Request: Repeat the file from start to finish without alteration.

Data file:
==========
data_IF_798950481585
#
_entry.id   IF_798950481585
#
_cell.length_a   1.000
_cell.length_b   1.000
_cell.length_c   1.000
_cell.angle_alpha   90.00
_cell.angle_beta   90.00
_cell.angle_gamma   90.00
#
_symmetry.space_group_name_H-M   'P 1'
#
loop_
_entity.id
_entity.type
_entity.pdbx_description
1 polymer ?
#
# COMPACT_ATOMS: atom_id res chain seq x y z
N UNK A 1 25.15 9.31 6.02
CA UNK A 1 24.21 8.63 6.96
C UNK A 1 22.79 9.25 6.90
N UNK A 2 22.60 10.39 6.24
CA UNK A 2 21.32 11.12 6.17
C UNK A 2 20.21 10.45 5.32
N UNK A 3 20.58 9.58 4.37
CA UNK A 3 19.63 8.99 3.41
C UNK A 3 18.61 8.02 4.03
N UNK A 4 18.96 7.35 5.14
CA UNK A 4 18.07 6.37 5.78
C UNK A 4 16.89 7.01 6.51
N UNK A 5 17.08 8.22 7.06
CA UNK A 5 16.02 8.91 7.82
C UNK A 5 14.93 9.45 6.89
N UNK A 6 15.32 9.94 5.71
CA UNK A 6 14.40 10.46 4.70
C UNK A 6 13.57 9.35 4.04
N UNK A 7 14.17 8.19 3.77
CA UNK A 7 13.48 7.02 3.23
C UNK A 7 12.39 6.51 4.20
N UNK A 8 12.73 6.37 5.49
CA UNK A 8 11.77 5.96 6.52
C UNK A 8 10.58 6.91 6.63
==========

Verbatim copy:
data_IF_798950481585
#
_entry.id   IF_798950481585
#
_cell.length_a   1.000
_cell.length_b   1.000
_cell.length_c   1.000
_cell.angle_alpha   90.00
_cell.angle_beta   90.00
_cell.angle_gamma   90.00
#
_symmetry.space_group_name_H-M   'P 1'
#
loop_
_entity.id
_entity.type
_entity.pdbx_description
1 polymer ?
#
# COMPACT_ATOMS: atom_id res chain seq x y z
N UNK A 1 25.15 9.31 6.02
CA UNK A 1 24.21 8.63 6.96
C UNK A 1 22.79 9.25 6.90
N UNK A 2 22.60 10.39 6.24
CA UNK A 2 21.32 11.12 6.17
C UNK A 2 20.21 10.45 5.32
N UNK A 3 20.58 9.58 4.37
CA UNK A 3 19.63 8.99 3.41
C UNK A 3 18.61 8.02 4.03
N UNK A 4 18.96 7.35 5.14
CA UNK A 4 18.07 6.37 5.78
C UNK A 4 16.89 7.01 6.51
N UNK A 5 17.08 8.22 7.06
CA UNK A 5 16.02 8.91 7.82
C UNK A 5 14.93 9.45 6.89
N UNK A 6 15.32 9.94 5.71
CA UNK A 6 14.40 10.46 4.70
C UNK A 6 13.57 9.35 4.04
N UNK A 7 14.17 8.19 3.77
CA UNK A 7 13.48 7.02 3.23
C UNK A 7 12.39 6.51 4.20
N UNK A 8 12.73 6.37 5.49
CA UNK A 8 11.77 5.96 6.52
C UNK A 8 10.58 6.91 6.63